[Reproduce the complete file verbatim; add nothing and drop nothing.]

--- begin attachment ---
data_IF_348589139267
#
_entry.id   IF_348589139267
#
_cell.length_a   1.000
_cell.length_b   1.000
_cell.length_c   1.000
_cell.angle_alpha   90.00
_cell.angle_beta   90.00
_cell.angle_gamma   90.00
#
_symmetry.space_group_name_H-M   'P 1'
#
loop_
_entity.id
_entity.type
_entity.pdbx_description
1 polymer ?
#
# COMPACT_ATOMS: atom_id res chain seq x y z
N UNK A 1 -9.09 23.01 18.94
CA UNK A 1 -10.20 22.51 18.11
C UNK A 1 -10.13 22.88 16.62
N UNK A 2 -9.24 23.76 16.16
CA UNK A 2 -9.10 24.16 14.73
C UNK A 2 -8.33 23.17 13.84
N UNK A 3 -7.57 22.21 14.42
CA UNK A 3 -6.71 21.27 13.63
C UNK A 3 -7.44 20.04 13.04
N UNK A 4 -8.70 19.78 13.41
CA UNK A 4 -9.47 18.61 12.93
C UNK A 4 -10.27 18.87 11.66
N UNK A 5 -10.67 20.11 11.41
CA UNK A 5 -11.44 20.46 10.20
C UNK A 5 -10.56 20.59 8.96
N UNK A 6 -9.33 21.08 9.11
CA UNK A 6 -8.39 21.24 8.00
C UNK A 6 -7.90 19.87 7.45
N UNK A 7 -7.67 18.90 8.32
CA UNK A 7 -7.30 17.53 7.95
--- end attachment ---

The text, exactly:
data_IF_348589139267
#
_entry.id   IF_348589139267
#
_cell.length_a   1.000
_cell.length_b   1.000
_cell.length_c   1.000
_cell.angle_alpha   90.00
_cell.angle_beta   90.00
_cell.angle_gamma   90.00
#
_symmetry.space_group_name_H-M   'P 1'
#
loop_
_entity.id
_entity.type
_entity.pdbx_description
1 polymer ?
#
# COMPACT_ATOMS: atom_id res chain seq x y z
N UNK A 1 -9.09 23.01 18.94
CA UNK A 1 -10.20 22.51 18.11
C UNK A 1 -10.13 22.88 16.62
N UNK A 2 -9.24 23.76 16.16
CA UNK A 2 -9.10 24.16 14.73
C UNK A 2 -8.33 23.17 13.84
N UNK A 3 -7.57 22.21 14.42
CA UNK A 3 -6.71 21.27 13.63
C UNK A 3 -7.44 20.04 13.04
N UNK A 4 -8.70 19.78 13.41
CA UNK A 4 -9.47 18.61 12.93
C UNK A 4 -10.27 18.87 11.66
N UNK A 5 -10.67 20.11 11.41
CA UNK A 5 -11.44 20.46 10.20
C UNK A 5 -10.56 20.59 8.96
N UNK A 6 -9.33 21.08 9.11
CA UNK A 6 -8.39 21.24 8.00
C UNK A 6 -7.90 19.87 7.45
N UNK A 7 -7.67 18.90 8.32
CA UNK A 7 -7.30 17.53 7.95